Attorney General Xavier Becerra today announced that California has joined a federal antitrust lawsuit with 39 other states charging six generic drug-makers with an illegal conspiracy to divide customers and markets and increase prices for two generic drugs.
The complaint alleges that the six pharmaceutical companies – Heritage Pharmaceuticals, Inc., Aurobindo Pharma USA, Inc., Citron Pharma, LLC, Mayne Pharma (USA), Inc., Mylan Pharmaceuticals, Inc. and Teva Pharmaceuticals USA, Inc.— had a well-coordinated and long-running conspiracy to fix prices and allocate markets for doxycycline hyclate delayed release, an antibiotic, and glyburide, an oral diabetes medication. The complaint alleges that the defendants routinely coordinated their scheme through meetings with competitors at industry trade shows, customer conferences and other events, as well as through direct email, phone and text message communications. The alleged anticompetitive conduct – including efforts to fix and increase prices, allocate markets and otherwise thwart competition – caused significant, harmful and continuing effects in the country’s healthcare system.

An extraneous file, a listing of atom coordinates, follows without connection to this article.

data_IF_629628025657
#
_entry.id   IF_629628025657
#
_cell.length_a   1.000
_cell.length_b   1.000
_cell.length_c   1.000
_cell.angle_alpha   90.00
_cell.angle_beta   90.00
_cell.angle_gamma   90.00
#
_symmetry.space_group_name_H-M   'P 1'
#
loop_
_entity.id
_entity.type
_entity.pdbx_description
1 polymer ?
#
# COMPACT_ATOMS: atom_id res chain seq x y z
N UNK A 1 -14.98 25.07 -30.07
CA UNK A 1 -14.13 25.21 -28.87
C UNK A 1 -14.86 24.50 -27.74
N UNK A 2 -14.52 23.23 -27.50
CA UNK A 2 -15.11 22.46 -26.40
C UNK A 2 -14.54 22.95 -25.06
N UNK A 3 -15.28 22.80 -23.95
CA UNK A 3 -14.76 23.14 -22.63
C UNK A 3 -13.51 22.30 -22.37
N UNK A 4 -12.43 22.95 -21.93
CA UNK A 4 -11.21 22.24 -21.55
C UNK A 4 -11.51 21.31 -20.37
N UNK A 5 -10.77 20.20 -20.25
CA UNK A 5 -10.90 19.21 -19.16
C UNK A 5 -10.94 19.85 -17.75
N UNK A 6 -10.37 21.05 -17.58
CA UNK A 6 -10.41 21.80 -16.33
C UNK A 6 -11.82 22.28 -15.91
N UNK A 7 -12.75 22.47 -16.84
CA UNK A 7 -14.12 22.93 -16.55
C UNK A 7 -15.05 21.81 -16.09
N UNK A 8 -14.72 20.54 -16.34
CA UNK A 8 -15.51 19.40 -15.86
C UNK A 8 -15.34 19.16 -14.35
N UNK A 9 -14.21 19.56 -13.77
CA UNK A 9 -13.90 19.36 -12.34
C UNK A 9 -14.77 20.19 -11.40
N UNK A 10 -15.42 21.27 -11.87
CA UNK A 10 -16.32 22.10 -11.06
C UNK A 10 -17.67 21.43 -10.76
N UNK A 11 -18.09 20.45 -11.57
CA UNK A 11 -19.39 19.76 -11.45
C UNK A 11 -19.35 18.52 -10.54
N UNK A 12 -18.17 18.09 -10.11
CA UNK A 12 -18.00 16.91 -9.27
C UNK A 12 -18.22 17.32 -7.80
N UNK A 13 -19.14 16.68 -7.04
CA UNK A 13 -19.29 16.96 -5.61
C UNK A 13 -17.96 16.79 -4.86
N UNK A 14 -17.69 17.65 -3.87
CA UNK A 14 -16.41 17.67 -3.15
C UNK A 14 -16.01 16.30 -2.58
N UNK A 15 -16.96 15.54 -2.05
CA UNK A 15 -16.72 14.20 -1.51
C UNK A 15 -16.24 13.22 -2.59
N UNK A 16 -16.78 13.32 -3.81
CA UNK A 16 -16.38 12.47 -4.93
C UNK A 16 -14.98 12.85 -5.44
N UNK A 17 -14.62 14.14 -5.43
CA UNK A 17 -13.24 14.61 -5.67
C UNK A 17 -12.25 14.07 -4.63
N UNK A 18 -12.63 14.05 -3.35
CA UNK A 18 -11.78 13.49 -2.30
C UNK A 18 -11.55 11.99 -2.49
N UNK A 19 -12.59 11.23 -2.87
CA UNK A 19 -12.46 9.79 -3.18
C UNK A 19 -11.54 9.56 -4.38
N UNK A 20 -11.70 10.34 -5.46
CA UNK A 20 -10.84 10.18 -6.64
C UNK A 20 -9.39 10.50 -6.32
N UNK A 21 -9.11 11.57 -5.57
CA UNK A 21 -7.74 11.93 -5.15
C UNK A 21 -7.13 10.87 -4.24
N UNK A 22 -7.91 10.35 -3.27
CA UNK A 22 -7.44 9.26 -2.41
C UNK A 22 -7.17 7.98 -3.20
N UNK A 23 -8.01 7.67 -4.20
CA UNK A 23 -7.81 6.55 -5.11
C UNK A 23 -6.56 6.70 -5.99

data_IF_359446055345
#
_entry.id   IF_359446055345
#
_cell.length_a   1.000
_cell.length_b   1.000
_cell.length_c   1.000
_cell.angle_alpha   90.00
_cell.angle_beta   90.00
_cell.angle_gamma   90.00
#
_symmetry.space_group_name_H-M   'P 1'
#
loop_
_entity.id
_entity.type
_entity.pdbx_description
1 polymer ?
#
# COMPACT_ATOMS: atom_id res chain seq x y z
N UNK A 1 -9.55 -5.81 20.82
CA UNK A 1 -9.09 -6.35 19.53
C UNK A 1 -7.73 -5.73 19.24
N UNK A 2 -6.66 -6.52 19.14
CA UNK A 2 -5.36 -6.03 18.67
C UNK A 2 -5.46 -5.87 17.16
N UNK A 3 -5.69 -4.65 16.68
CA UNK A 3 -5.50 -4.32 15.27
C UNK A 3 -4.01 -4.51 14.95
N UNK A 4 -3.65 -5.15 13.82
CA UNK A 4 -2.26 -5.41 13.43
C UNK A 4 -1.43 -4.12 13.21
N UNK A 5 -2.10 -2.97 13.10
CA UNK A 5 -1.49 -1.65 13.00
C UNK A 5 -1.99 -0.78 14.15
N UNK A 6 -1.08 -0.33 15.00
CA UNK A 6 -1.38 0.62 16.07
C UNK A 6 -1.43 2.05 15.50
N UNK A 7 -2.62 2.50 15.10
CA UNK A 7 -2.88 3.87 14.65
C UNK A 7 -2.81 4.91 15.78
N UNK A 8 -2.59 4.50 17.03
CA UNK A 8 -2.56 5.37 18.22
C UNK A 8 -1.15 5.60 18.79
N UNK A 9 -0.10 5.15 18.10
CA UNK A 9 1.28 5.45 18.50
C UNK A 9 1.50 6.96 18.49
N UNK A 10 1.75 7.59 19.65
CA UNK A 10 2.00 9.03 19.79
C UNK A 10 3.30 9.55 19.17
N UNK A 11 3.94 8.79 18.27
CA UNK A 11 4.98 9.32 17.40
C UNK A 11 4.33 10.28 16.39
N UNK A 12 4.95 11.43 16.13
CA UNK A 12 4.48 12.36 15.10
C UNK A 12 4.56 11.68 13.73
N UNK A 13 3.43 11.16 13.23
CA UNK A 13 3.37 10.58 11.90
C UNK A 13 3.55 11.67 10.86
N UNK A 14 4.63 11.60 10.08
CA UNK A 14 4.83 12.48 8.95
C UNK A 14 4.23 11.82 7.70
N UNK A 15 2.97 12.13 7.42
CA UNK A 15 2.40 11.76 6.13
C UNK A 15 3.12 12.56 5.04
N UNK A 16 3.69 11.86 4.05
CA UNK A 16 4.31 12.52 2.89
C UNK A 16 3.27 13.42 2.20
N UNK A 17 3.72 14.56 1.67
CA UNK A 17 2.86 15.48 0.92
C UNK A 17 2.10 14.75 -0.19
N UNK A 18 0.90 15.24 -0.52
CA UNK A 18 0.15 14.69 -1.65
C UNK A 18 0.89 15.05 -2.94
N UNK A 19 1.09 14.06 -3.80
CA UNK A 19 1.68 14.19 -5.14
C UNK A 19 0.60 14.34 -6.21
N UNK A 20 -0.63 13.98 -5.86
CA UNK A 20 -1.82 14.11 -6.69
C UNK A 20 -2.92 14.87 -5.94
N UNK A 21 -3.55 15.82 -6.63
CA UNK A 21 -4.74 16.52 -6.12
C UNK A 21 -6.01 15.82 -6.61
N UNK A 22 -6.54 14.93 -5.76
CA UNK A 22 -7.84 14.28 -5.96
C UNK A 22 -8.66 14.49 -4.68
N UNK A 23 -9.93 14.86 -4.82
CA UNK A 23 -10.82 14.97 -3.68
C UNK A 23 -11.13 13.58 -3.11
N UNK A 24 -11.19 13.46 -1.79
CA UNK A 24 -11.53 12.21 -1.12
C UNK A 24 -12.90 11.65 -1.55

“All consumers deserve fair and reasonable drug prices,” said Attorney General Becerra. “Today’s lawsuit represents just one small step in what will be a robust and sustained challenge to anticompetitive practices in the pharmaceutical industry. My office is committed to combating wrongful drug company conduct on behalf of all consumers in California.”
California joined the amended complaint filed in the federal court in Connecticut today along with 39 other states (Alabama, Arizona, Colorado, Connecticut, Delaware, Florida, Hawaii, Idaho, Illinois, Indiana, Iowa, Kansas, Kentucky, Louisiana, Maine, Maryland, Massachusetts, Michigan, Minnesota, Mississippi, Montana, Nebraska, Nevada, New Hampshire, New Jersey, New York, North Carolina, North Dakota, Ohio, Oklahoma, Oregon, Pennsylvania, South Carolina, Tennessee, Utah, Vermont, Virginia, Washington and Wisconsin). The lawsuit was filed under seal in the Connecticut federal court and portions of the complaint are redacted to avoid compromising the ongoing investigation.
On February 3, Attorney General Becerra filed a lawsuit against another pharmaceutical company that received payments in a pay-to-delay arrangement with respect to the Lidoderm drug. “Pay-for-delay agreements serve to line the pockets of drug companies at the expense of our consumers,” he said. “We intend to vigorously challenge them.”
A copy of the redacted amended complaint is attached to the electronic version of this release [here].